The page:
I liked Lam Research (NASDAQ:LRCX) last January, and again in late October. The stock has dutifully rewarded my admiration, jumping some 57% over the past year. To quote one of the greatest '80s TV shows, "I love it when a plan comes together."

Of course, we're not exactly back to the "happy days are here again" point of the cycle, either. For the company's fiscal second quarter, sales were up almost 12% on a sequential basis, but still down 6% from last year. Likewise for earnings -- up nicely on a sequential basis and down modestly versus last year.

Not only were results for this quarter a lot better than initially expected, but it also seems like expectations for the future were on the low side as well. The company announced that orders were up 24% sequentially in this quarter, and the average estimate for the March period has gone up more than 10% since then (to say nothing of the stock price as well).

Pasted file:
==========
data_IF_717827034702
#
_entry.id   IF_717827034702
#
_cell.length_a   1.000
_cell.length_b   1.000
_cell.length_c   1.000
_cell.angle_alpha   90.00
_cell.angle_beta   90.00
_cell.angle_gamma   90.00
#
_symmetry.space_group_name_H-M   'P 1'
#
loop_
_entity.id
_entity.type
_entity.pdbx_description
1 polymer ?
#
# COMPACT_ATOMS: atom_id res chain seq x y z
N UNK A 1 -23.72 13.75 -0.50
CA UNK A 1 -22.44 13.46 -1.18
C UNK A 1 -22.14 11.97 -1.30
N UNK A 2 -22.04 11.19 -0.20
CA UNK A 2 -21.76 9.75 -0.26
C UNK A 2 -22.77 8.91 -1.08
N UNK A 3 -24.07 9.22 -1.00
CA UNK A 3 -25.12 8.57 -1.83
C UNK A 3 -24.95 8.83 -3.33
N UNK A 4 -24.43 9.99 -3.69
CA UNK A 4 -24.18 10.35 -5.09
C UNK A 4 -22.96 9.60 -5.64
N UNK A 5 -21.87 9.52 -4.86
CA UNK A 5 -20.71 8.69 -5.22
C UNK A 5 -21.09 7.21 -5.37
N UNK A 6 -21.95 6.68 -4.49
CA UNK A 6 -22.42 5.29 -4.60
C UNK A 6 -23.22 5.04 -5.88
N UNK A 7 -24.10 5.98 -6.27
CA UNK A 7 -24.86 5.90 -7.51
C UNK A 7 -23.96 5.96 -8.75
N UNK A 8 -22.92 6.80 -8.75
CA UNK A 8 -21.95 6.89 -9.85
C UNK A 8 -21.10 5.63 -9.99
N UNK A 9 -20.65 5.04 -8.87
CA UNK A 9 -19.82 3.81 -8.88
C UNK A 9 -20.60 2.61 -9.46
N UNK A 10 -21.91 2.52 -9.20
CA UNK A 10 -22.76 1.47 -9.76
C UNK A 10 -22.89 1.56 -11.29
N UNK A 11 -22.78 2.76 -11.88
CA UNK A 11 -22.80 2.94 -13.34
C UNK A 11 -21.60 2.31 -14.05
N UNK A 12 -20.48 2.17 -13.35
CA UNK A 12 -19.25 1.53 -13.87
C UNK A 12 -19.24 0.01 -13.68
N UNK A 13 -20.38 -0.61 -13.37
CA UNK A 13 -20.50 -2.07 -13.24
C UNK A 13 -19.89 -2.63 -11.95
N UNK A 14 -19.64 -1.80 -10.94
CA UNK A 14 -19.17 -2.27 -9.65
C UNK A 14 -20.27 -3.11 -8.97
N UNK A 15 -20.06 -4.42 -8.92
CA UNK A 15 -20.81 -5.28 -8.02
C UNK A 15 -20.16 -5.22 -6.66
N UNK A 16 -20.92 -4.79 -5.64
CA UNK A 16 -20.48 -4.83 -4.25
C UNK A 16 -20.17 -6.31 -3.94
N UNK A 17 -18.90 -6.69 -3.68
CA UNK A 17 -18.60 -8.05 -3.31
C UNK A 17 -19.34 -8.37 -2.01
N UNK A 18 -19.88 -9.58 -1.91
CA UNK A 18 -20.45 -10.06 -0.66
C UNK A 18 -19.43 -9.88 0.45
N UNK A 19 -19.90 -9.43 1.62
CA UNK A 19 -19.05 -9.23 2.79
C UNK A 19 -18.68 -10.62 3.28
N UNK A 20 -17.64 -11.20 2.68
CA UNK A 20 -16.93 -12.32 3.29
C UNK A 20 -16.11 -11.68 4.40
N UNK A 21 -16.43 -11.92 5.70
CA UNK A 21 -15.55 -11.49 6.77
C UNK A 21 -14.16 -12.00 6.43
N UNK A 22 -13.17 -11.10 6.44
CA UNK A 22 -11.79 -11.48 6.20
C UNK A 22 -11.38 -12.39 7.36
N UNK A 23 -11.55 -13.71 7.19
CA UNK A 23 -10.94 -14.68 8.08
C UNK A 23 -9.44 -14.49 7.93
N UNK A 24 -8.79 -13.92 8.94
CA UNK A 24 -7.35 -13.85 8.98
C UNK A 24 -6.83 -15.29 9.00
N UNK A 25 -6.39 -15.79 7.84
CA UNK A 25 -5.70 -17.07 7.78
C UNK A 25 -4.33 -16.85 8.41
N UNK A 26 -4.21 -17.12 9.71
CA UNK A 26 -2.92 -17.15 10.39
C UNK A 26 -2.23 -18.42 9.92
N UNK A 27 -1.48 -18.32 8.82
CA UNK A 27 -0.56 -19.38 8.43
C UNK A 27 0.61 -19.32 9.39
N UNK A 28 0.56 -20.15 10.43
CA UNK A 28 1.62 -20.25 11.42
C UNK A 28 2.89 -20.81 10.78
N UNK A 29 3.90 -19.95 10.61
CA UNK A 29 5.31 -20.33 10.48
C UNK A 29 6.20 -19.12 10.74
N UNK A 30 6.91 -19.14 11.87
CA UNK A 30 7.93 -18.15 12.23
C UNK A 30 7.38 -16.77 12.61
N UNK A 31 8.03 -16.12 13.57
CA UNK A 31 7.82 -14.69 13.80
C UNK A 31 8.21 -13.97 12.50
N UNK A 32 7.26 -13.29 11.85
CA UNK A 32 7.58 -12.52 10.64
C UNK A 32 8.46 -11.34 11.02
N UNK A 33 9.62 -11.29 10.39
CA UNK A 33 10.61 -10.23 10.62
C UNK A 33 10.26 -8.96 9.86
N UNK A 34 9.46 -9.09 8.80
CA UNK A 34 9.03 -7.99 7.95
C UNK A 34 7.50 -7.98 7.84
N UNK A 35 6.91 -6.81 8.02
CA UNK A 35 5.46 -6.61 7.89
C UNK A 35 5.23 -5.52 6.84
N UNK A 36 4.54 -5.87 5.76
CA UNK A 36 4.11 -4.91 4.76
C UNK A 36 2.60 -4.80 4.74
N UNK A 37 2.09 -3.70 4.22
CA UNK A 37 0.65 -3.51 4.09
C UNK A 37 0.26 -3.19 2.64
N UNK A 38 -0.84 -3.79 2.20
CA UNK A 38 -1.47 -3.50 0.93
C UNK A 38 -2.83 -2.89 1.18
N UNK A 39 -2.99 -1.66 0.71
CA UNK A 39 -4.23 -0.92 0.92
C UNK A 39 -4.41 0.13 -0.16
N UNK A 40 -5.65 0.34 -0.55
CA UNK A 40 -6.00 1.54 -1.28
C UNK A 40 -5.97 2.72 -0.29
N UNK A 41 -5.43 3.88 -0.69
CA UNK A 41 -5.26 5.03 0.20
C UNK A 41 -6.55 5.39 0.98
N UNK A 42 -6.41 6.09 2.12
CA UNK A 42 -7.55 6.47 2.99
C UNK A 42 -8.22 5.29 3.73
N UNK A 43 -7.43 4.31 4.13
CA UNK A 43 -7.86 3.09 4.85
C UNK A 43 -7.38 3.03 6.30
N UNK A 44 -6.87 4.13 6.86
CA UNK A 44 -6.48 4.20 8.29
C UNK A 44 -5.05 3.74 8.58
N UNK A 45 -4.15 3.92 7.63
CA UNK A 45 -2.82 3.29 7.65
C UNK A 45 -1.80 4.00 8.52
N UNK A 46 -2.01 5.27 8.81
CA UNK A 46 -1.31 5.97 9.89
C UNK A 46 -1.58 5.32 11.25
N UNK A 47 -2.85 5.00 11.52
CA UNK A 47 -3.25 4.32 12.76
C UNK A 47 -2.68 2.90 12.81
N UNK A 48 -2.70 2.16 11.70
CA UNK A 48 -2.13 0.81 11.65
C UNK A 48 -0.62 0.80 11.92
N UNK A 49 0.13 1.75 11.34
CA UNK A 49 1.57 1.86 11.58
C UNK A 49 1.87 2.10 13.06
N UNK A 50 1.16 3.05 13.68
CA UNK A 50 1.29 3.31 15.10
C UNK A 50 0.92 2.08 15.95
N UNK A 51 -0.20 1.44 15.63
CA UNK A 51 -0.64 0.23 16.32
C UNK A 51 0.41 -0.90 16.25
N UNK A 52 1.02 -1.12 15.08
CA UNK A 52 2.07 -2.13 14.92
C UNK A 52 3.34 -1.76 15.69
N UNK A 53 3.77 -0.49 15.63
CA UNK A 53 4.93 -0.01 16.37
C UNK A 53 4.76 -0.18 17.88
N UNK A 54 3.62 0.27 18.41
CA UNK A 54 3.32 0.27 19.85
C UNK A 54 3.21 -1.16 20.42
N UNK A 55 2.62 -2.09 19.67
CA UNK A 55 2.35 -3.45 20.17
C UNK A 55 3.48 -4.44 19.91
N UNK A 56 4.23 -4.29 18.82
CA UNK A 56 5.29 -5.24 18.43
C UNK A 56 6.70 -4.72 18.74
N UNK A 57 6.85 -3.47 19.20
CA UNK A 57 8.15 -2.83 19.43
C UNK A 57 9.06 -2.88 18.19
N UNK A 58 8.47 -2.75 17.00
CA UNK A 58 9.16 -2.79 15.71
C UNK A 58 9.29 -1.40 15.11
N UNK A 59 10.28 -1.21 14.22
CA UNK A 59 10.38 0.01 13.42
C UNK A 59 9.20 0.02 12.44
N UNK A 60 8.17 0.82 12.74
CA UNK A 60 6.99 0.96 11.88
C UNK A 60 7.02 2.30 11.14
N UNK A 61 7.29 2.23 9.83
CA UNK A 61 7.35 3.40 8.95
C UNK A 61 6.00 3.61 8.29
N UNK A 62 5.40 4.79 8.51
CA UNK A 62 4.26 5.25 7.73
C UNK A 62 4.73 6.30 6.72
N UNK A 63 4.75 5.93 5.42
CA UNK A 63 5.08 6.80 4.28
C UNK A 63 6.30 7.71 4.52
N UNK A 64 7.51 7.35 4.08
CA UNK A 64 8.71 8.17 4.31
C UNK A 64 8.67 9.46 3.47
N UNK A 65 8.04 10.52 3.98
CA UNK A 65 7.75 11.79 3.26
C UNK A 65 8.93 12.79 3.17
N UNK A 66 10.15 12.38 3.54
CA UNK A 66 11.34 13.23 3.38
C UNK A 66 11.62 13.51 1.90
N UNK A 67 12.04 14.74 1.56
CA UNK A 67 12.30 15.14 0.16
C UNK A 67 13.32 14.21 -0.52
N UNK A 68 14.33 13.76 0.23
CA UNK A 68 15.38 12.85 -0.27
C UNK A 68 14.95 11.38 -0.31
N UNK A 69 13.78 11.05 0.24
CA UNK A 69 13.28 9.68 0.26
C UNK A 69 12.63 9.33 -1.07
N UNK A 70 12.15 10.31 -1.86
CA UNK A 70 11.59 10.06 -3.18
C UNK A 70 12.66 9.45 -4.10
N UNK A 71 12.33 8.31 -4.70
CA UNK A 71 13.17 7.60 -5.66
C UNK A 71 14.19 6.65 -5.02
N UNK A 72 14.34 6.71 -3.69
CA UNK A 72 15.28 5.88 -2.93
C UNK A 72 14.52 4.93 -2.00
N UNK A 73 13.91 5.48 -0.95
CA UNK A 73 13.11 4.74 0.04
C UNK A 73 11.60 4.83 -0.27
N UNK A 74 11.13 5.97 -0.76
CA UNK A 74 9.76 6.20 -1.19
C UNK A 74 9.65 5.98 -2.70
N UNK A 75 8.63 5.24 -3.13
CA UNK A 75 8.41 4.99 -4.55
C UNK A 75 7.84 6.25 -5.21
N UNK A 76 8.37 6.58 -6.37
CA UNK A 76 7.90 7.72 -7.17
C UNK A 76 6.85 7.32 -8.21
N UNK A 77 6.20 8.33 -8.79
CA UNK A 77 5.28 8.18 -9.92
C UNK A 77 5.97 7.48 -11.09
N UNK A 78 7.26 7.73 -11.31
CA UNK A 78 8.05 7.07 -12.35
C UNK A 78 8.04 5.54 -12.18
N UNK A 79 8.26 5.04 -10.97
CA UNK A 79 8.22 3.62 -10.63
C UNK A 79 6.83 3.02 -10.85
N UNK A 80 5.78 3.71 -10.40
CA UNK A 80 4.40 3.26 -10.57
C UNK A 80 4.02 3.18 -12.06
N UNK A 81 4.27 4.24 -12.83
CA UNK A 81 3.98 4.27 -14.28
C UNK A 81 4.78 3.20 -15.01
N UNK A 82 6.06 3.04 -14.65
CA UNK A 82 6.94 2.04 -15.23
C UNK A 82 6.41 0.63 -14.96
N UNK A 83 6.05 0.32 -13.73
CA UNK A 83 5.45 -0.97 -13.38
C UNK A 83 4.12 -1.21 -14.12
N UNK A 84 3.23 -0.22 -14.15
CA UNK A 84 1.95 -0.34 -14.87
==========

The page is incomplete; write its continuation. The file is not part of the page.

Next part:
There are competitive threats, of course. Applied Materials (NASDAQ:AMAT) and TokyoElectron aren't wallflowers, and the latter has done a particularly good job of keeping a firm hand on its business in Japan (though Lam is making progress). What's more, the usual concerns persist that foundries such as Taiwan Semiconductor (NYSE:TSM), or memory chip makers such as Hynix and Samsung, have learned their lesson and won't buy as much machinery.

Perhaps that's true, but companies such as SanDisk (NASDAQ:SNDK) are seeing plenty of demand for chips, and more products like the Motorola (NYSE:MOT) RAZR phone and new Apple (NASDAQ:AAPL) iWhatevers aren't going to hurt demand any. If the foundries want to stay in the game, they'll spend up.

At the risk of hubris, Lam Research was an easy pick in January 2005. A year later, though, it's not quite so simple. Valuations have caught up in anticipation of a semiconductor recovery, and the easy money is off the table. Still, there's nothing saying that the company won't continue to outperform, and there's plenty of room for me-too investors to jump into the cycle and push all of these semiconductor equipment stocks higher.

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Fool contributor Stephen Simpson has no financial interest in any stocks mentioned (that means he's neither long nor short the shares).